WASHINGTON – Seattle Sounders FC wanted to win the U.S. Open Cup in front of its home fans. But Wednesday, in a champagne-soaked locker room, the team seemed thrilled just to be bringing the cup home.
That first trophy of the Major League Soccer club’s short history was awarded after a 2-1 victory over D.C. United at RFK Stadium.
“Our fans have been tremendous,” coach Sigi Schmid told Fox Soccer Channel after the game. “To be able to bring back the trophy and to qualify for CONCACAF Champions League next year is I think so great for our fans. ... Certainly this is something that we can take back, it’s something tangible, it can be a defining moment for our team and something we can build on.”
The Sounders became the first MLS expansion team to win a major trophy since the Chicago Fire in 1998. In addition to the oldest trophy in United States soccer and entry into CONCACAF Champions League, the Sounders earned medals for everyone on the roster, $100,000 to be divided among the players, and bragging rights against a hot new rival.
Never miss a local story.
That rivalry, which had been building between executives of the two clubs, spilled onto the pitch in the 67th minute, just after the game’s first goal.
Steve Zakuani headed a ball to Freddie Ljungberg, who touched it on to Fredy Montero in front of the goal. Montero struck the ball past diving D.C. goalkeeper Josh Wicks, and his foot seemed to catch Wicks in the midsection. Wicks got up, walked back toward the goal and shoved his own foot into the gut of the fallen Montero.
Referee Alex Prus huddled with his assistants and then sent Wicks off with a straight red card. Wicks argued angrily with Prus and fourth official Andrew Chapin, but the result remained. He was replaced by reserve Milos Kocic, and United played short-handed the rest of the way.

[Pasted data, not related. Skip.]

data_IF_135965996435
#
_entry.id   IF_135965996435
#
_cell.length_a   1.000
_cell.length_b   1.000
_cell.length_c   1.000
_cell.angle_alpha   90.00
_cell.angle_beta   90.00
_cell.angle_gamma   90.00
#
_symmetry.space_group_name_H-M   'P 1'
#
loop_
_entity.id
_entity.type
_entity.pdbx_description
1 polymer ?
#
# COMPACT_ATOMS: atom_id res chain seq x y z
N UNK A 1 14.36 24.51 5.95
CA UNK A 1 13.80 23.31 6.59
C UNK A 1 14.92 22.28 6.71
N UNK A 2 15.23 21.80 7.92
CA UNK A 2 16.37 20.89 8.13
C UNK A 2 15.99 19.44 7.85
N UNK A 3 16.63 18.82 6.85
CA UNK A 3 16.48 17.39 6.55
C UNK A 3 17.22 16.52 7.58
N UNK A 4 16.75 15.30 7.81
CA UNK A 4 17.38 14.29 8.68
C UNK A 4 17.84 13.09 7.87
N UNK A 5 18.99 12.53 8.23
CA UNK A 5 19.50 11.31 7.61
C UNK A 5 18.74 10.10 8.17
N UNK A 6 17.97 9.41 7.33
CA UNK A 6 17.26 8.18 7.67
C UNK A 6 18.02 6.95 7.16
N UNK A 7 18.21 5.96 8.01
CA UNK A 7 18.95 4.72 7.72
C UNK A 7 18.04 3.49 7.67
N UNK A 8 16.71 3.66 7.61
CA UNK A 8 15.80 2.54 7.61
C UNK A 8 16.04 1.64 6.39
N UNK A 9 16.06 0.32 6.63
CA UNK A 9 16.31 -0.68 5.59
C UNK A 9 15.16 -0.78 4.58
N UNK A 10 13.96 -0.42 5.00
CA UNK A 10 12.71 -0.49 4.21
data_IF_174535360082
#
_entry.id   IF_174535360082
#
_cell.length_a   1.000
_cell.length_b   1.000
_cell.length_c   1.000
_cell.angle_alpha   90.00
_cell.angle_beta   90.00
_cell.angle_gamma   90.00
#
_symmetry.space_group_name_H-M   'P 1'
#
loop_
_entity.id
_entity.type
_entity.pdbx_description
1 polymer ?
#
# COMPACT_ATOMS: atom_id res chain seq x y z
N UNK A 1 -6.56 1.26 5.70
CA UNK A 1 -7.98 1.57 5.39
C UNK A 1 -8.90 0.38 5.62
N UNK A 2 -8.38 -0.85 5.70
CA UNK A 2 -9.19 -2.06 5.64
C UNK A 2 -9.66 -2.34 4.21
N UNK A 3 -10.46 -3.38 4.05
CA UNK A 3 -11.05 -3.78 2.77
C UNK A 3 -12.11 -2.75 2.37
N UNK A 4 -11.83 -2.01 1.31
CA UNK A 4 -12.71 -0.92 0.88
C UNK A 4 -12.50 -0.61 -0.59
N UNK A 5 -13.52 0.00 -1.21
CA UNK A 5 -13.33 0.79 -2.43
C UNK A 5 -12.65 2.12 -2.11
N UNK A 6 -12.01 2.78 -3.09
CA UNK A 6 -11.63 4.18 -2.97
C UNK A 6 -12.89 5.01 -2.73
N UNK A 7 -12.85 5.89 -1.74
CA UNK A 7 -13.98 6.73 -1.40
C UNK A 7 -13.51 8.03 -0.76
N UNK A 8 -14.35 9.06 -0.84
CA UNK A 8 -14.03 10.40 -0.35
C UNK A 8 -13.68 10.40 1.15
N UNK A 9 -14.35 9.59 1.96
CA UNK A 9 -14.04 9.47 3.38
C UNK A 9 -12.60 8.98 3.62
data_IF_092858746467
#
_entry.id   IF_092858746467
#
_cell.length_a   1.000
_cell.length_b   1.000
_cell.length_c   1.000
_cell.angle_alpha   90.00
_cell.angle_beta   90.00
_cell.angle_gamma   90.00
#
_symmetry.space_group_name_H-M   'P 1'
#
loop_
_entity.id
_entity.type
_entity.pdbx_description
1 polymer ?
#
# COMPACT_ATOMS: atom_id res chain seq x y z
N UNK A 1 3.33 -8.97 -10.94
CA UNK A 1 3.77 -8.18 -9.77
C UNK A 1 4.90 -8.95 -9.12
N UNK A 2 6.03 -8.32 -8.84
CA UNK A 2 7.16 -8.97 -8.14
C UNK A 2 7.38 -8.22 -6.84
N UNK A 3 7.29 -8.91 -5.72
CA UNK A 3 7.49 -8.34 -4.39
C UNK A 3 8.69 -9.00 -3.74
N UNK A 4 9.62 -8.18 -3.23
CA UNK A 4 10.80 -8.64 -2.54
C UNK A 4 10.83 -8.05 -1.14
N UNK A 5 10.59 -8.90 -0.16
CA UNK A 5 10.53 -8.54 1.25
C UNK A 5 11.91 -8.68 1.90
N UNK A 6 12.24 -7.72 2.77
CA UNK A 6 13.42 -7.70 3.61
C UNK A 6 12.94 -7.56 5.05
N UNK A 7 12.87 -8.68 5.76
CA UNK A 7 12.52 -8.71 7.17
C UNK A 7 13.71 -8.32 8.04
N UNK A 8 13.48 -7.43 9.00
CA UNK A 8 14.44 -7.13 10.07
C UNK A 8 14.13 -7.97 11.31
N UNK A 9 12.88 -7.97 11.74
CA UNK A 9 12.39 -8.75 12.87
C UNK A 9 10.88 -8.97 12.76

“It was a mistake on my part, and I’ve got to learn my lesson,” Wicks said. “The fourth official made a call, and the ref made the final decision. That was it. I’ve got no excuses for it. Tremendously, very, very disappointing.”
Seattle scored again in the 87th minute when Sebastien Le Toux – who started in Nate Jaqua’s usual forward spot opposite Montero – muscled past the D.C. defense and sent a ball across the goalmouth, where Roger Levesque swept it in on the open far side.
“It was all Sebastien Le Toux, all his hard work and effort and determination throughout the game,” Levesque told FSC. “... I just made it to the back post. I was going to do everything I could not to let that slip by.”
That goal became the game-winner when United struck back two minutes later, as Clyde Simms beat everyone to a loose ball in the box after a free kick.
But Seattle survived five minutes of stoppage time for the victory.
After the final whistle, the Sounders went to a corner of United’s home pitch to celebrate with a section of Sounders fans who had traveled in support of their team.
That stadium and those supporters had been the focus of a controversy that had run since July, when the U.S. Soccer Federation awarded the final to RFK Stadium.
Sounders general manager Adrian Hanauer questioned the bidding process, United president Kevin Payne fired back in the media and then used the controversy as part of the club’s marketing campaign for the game.
In the end, 17,329 fans turned out. That’s about twice what D.C. United drew in winning the 2008 Open Cup, but about half of what Hanauer predicted the final would have drawn at Qwest Field.
“We really thought this game should have been played in Seattle,” Sounders goalkeeper Kasey Keller said. “So we really wanted to make a point, coming here and winning it for our fans and for our organization.”
Neither club will need to wait long to renew the rivalry. Seattle returns to MLS play on Sept. 12, once again meeting D.C. United at RFK.